The Paris’ 20th district curiosities

The Pere Lachaise Cemetery : The Père Lachaise cemetery is the vastest inner cemetery of Paris and one the most well known in the world. An impressing number of famous personalities are buried there, such as Frédéric Chopin, Honoré de Balzac, Marcel Proust, Jean de la Fontaine, but also Gilbert Bécaud, Yves Montant, Edith Piaf and Jim Morrison.

In May 1871, during the battle of the Commune de Paris, the Pere-Lachaise cemetery had been transformed into a truly civil-war theatre, because of its geo-strategic localization on a hill. While the ’Federals’ had installed their artillery in the center of the cemetery, they had been quickly surrounded by German troops from one side and the Versailles de Thiers fighters on the other side. All of the 147 remained survivors had been executed on 28th of May 1971 before the wall which took later the name of The Wall of Federals, over the southern part of the Cemetery.

The Saint-Germain-de-Charonne Church : In this place had been played the last scene of the film "Les Tontons flingueurs" acted by Lino Ventura, Bernard Blier and Francis Blanche. This church combines harmoniously some 12th century vestiges (thick pillars of the tower) with the elegant architectural styles of 15th and 18th centuries. Alongside with the Saint-Pierre Church of Montmartre, this church is the unique one in Paris to be always surrounded by its ancient cemetery, as was the practice during the Middle Ages days.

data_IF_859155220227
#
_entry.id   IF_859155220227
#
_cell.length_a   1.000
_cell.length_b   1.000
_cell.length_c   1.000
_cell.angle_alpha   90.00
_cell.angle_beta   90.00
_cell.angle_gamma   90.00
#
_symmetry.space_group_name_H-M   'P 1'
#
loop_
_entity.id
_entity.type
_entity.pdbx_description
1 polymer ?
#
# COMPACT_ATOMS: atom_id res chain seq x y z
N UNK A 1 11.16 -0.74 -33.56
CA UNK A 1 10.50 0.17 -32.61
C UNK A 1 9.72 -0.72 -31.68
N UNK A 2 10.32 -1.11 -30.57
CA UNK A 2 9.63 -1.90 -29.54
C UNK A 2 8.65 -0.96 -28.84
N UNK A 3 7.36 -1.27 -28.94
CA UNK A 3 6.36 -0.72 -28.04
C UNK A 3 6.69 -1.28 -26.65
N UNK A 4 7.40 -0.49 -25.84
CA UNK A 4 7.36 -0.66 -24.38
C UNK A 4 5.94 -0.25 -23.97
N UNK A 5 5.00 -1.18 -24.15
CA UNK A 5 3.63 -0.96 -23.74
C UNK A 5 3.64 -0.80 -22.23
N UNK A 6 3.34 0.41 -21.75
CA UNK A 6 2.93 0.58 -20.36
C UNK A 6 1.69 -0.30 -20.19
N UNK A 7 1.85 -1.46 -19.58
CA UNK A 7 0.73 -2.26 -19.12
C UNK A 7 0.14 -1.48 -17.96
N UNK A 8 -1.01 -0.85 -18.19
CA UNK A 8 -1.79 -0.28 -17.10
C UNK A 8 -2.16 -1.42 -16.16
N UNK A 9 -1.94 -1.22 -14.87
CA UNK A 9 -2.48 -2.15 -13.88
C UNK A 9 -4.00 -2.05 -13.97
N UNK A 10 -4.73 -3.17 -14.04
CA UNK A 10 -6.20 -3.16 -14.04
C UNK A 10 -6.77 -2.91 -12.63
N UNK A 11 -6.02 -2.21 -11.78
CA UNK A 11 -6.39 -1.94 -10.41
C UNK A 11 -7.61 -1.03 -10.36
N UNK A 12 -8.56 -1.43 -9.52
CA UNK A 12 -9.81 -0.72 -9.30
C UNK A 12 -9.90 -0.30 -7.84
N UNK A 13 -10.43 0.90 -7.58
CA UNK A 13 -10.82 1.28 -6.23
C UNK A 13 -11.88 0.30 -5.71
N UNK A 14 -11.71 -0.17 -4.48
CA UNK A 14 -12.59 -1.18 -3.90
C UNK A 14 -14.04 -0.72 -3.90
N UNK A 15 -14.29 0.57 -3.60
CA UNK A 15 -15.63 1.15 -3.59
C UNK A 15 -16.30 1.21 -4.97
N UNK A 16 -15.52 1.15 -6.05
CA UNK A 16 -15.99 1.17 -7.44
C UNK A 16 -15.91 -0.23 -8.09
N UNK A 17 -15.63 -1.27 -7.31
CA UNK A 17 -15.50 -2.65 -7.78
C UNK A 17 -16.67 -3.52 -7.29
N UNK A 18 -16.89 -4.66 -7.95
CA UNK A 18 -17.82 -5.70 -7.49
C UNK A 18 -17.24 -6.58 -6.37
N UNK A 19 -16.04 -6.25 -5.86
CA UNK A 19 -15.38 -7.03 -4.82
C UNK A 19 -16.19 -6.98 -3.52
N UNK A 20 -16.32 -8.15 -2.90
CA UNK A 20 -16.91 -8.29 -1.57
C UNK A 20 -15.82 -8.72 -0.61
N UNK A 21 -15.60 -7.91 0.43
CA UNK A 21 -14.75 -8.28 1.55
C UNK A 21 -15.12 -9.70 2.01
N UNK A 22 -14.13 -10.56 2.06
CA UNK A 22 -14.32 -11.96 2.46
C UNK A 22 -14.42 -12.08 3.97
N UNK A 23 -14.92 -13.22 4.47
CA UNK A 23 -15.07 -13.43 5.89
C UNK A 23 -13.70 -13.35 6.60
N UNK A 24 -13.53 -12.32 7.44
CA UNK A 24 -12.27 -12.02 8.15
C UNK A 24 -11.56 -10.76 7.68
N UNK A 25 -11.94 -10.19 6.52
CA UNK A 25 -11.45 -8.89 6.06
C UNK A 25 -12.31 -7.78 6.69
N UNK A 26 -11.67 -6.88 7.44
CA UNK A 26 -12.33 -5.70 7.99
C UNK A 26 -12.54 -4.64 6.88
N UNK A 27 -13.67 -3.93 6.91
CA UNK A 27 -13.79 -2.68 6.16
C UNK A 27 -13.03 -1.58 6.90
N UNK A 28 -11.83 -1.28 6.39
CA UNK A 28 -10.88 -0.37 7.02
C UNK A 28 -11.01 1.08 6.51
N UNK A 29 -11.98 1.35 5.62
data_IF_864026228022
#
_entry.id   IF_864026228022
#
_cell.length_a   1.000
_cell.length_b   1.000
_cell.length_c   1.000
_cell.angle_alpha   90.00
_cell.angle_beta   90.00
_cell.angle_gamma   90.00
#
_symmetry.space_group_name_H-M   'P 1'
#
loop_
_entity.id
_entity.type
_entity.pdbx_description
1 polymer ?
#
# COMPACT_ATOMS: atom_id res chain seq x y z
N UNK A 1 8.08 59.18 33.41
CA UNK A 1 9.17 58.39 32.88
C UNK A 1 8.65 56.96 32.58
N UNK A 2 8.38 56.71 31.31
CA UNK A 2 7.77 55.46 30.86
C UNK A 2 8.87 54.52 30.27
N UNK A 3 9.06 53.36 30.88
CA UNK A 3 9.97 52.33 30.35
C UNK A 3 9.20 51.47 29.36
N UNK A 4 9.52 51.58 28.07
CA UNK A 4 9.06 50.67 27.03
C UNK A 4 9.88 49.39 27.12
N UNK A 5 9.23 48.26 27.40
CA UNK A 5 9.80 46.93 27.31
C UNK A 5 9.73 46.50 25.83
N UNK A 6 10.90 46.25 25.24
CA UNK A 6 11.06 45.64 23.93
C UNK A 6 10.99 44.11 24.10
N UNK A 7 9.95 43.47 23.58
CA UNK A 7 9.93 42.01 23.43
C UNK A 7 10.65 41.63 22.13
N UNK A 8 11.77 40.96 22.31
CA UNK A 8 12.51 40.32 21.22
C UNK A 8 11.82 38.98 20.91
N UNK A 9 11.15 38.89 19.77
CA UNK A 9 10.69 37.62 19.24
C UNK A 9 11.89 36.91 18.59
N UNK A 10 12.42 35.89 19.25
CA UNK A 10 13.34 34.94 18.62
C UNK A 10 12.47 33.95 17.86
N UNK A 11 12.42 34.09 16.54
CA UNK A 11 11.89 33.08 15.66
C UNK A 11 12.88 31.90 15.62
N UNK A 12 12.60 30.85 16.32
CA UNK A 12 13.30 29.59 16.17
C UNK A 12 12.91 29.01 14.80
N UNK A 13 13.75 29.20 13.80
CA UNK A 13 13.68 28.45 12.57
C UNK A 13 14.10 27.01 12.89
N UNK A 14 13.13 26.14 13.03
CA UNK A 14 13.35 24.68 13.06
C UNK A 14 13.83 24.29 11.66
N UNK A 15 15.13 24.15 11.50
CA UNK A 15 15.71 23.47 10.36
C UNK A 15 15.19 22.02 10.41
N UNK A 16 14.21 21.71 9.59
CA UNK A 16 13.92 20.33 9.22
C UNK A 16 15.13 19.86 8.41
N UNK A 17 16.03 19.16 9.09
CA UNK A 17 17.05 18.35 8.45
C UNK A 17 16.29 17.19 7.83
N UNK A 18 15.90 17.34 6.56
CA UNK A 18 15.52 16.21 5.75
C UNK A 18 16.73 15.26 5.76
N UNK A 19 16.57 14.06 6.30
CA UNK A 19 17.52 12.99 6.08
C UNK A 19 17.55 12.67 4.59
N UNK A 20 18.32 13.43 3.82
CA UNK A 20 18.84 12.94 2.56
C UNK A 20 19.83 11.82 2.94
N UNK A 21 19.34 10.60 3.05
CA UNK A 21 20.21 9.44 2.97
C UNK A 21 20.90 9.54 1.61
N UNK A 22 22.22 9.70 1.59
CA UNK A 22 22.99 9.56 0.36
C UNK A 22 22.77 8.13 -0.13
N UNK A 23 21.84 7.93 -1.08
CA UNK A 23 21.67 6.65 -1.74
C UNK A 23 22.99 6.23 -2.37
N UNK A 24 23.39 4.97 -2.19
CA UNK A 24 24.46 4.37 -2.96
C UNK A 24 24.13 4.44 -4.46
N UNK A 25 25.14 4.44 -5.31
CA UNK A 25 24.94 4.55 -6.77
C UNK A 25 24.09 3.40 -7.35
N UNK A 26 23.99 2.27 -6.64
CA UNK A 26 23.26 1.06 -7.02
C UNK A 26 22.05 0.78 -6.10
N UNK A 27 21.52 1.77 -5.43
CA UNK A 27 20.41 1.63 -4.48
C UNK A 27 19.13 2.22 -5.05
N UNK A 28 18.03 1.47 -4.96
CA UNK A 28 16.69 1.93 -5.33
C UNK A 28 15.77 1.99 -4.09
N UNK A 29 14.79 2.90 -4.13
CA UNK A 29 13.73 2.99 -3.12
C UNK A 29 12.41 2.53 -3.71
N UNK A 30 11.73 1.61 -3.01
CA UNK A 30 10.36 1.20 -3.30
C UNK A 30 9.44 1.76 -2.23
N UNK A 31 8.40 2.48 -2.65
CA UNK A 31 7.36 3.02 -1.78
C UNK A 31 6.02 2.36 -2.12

The Pavillon Carré de Baudouin : Located at the crossroads between Pyrénées and Ménilmontant streets, it is a "crazy extravagance" house construction of the 18th century targeting to serve as a vacation resort, a festive place for life’s pleasures. Today the pavilion asserts itself as the most important cultural site is this area, with its expositions, shows and fairs not only in line with the current cultural and creative developments of this district, but also at the national and international scales. The entrance for all expositions and conferences is free of charge.

La campagne à Paris : With such a turn of phrase, the tone is set. This district is ideally situated, close to the Edith Piaf’s Place. One feels immediately that there is something unique in this area. Behind threes and a small fountain, a staircase climbs up to a series of small houses : it is the "countryside in Paris". Several small pedestrian streets are gathered in an overall united collection of independent houses constructed as far back as 1906 in order to house working-classes who were benefiting from the new laws on low-cost habitat. Twenty years after the beginning of the implementation of this project, on 20th of June 1926, the "Campagne à Paris" was at last inaugurated. Its 92 pavilions appear since then to be a relatively recent locality in comparison to Haussmanian buildings of a large part of Paris city. The district is calm and well-kept where each one has his own individual house, his car parking space, and even sometimes his own landscape garden : nothing else to says, except we are really somewhere else ! Sometimes Paris has some surprises in its store...